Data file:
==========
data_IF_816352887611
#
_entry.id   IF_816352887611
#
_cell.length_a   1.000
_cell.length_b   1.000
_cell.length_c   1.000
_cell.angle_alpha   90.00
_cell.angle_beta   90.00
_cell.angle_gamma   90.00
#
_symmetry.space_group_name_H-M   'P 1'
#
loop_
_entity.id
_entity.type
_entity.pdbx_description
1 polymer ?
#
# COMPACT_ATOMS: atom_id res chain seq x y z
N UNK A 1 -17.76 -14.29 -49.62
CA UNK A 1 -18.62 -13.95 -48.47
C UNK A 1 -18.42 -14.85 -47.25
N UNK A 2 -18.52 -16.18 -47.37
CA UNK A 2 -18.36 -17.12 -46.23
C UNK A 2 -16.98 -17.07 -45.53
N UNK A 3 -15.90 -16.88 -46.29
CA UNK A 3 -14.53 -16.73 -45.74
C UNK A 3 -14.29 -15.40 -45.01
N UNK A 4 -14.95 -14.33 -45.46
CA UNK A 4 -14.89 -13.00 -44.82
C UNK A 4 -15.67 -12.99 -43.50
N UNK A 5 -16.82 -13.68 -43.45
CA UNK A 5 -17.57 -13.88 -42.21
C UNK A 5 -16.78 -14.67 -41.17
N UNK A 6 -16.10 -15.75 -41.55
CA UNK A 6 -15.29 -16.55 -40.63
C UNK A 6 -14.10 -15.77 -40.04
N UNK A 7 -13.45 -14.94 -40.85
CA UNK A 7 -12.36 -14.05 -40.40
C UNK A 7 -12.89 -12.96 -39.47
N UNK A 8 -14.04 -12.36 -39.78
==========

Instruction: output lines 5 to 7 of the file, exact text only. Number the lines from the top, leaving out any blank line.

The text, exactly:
_cell.length_a   1.000
_cell.length_b   1.000
_cell.length_c   1.000